The date for the opening of the 2020 tobacco marketing season may not have been announced yet, but is definitely drawing closer with each passing day.
Under normal circumstances, the floors open end of February but owing to a delayed and erratic rainy season, the Tobacco Industry and Marketing Board (TIMB) is yet to announce the date.
The announcement will essentially be overshadowed by anxiety among different stakeholders that make the event realistic every year.
The source of the seething anger is obviously the payment system used last season, which saw many growers and even merchants boycotting at some point, citing irregularities that they felt would leave them poorer than they were before the season started.
The farmers’ concerns make sense and if not addressed this time around, the future of the tobacco industry will definitely be uncertain.
Tobacco has in recent years become the goose that lays the golden egg for Zimbabwe’s economy hence the need for all stakeholders, including the Government, to level the playing field to enable all players to produce effectively and profitably.
Just recently, farmers’ organisations and associations petitioned Reserve Bank of Zimbabwe (RBZ) Governor Dr John Mangudya, highlighting their expectations for the 2020 tobacco marketing season’s payment systems.
The letter outlined how last year’s payment system left growers facing reduced profitability, inability to retool for the 2020 season, outright dependency on contractors instead of funding their operations on their own and failure to access the 50 percent US dollar retention facility as well as Zimbabwe or US dollar cash payments as per RBZ guidelines, among other complaints.
It is only normal for the farmers to demand a full resolution of the outstanding US dollar nostro amounts from last season and the 2008 US dollar tobacco Treasury Bills as well as push to have all sale proceeds in US dollar given that contractors are also demanding repayments in foreign currency.
All other service providers are quoting their prices in US dollars, which complicates the farmers’ efforts to remain afloat as businesspeople.
On the other hand, giving the same withdrawal limits to farmers as those given to the generality of Zimbabweans when they liquidate their nostro accounts may be unfair as farmers earn their incomes once or just twice a year so they need the opportunity to take care of business once they get paid.
The RBZ may need to consider farmers’ request to be allowed to convert a minimum of US$600 per sale from nostro funds to cash.
RBZ should realise that the tobacco marketing season brings lots of liquidity into the economy every year so the farmers may need to be treated with a bit of decency and dignity lest many give up on the golden leaf.
Already, the situation on the ground is suggesting that something is not going the way it should be.
The hectarage for the crop as at February 13, 2020, has dropped from 106 558ha in the 2018-19 season to 100 426ha in the 2019-20 cropping season, according to statistics from TIMB, while the number of registered growers also dropped from 170 169 in 2019 to 147 241 in 2020, marking a 13 percent decline.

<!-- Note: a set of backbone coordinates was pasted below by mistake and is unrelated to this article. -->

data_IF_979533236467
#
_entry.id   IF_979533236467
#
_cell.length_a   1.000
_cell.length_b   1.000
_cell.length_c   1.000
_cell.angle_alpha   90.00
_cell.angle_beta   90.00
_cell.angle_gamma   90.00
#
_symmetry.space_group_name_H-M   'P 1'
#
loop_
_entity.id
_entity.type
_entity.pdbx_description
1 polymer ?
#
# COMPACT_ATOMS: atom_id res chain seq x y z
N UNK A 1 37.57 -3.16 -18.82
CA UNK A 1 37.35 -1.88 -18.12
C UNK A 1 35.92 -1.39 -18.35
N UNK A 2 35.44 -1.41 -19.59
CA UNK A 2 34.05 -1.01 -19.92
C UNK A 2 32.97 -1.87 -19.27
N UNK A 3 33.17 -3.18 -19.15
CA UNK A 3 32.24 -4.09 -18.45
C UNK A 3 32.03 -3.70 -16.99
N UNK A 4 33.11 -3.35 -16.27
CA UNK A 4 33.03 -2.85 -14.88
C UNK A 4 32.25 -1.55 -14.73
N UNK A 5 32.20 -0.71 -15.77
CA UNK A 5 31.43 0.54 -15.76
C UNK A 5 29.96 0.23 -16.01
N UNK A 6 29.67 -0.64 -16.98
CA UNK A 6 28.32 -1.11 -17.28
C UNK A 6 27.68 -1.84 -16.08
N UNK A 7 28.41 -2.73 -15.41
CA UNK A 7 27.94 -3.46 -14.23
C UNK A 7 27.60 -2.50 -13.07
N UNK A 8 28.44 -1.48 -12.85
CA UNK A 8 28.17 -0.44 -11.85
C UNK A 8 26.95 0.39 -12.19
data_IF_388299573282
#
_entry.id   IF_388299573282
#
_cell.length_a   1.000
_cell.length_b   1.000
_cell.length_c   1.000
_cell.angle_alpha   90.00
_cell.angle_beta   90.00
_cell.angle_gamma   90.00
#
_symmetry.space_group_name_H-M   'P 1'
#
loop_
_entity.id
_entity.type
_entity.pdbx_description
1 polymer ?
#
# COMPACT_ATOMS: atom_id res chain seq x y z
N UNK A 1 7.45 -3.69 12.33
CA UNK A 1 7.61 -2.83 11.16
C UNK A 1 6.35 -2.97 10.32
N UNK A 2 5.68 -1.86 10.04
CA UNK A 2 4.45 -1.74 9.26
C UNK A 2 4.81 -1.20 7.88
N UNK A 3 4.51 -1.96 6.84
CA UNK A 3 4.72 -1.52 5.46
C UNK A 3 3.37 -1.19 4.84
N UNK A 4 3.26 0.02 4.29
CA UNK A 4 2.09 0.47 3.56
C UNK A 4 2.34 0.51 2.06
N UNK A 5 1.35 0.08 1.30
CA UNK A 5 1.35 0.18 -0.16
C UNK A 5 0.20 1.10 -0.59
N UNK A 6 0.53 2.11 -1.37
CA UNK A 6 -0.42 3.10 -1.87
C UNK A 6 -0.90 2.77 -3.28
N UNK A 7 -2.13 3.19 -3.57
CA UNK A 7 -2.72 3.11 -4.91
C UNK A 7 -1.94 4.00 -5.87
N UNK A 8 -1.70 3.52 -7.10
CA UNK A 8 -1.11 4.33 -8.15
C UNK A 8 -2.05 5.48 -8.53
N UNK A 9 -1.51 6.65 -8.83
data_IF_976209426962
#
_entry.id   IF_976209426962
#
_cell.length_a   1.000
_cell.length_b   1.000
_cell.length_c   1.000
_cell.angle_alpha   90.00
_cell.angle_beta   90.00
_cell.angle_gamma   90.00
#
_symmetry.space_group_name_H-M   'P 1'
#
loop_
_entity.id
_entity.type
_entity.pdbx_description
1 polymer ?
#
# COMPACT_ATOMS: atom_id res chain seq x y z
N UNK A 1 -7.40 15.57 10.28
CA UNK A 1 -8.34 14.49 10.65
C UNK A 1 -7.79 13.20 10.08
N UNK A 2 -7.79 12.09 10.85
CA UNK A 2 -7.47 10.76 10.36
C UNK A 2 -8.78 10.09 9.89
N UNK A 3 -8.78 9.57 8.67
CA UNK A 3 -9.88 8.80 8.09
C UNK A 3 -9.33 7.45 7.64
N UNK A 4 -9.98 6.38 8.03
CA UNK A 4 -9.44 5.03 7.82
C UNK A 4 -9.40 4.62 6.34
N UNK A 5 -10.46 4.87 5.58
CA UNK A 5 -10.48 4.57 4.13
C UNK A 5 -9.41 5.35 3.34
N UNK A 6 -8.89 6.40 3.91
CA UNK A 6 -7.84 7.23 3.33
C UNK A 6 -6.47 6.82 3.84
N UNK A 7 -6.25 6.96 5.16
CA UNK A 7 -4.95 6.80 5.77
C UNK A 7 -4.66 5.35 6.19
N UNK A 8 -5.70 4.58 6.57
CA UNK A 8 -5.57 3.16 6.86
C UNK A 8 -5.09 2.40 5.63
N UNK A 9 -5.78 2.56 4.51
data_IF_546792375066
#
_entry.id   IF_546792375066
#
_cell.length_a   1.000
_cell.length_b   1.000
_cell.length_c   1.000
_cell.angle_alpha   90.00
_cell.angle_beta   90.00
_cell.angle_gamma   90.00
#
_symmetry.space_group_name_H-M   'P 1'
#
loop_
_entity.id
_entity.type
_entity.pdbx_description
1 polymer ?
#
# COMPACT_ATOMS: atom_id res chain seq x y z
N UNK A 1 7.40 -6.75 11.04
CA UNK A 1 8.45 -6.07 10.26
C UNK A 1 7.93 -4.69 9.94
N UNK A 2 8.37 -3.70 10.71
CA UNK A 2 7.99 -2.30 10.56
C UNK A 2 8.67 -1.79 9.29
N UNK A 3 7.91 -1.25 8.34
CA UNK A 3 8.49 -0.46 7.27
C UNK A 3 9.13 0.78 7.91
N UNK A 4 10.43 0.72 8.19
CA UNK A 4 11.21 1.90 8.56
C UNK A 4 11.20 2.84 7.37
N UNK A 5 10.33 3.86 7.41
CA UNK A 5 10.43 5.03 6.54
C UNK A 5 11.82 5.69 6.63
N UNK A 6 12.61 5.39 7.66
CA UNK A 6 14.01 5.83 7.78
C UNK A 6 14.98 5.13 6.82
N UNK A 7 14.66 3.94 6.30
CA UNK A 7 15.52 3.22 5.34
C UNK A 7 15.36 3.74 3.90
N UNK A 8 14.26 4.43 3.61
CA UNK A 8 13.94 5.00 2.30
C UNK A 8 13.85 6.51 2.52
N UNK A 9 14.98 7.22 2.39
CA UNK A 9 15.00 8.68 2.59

The most worrying scenario is that only 7 504 new growers were recorded for 2020, while 2019 had 41 121, which marks a decline of 82 percent.
This shows that farmers’ perception of tobacco as a high-value crop is dropping and this will have a telling effect on the economy.
It is likely that farmers are switching to crops that do not have hassles, especially in the payment system, even if they are less rewarding.
Last year, farmers were paid half of their earnings through Zimbabwe dollar accounts with the remaining half being deposited into foreign currency accounts, but the majority of them could not access the funds easily due to their failure to appreciate the processes involved.
The payment system was only announced a few days before the season started, which made it difficult for the farmers to understand it.
This season, we expect the farmers to be advised in time so that they have time to familiarise themselves with the systems.
Of course, both RBZ and TIMB have stressed that there will not be significant changes in the payment system, but it is still crucial for farmers to be taken through the system once again before the season kicks off considering that they also have varying levels of literacy just like any section of the society.
There are reports that merchants are threatening to withdraw if farmers continue to be deprived of their US dollar component, which they feel is compromising the quality of the leaf, as farmers are no longer giving it their all.
Last season, farmers delivered a record 259 million kg, up from 253 million kg in 2018 despite challenges that affected production and marketing of the crop but the value of crop from 2018 was higher than that of 2019, which may mean that the quality was dropping or that buyers were just using the issue of quality to fleece farmers and get more volumes but for very little.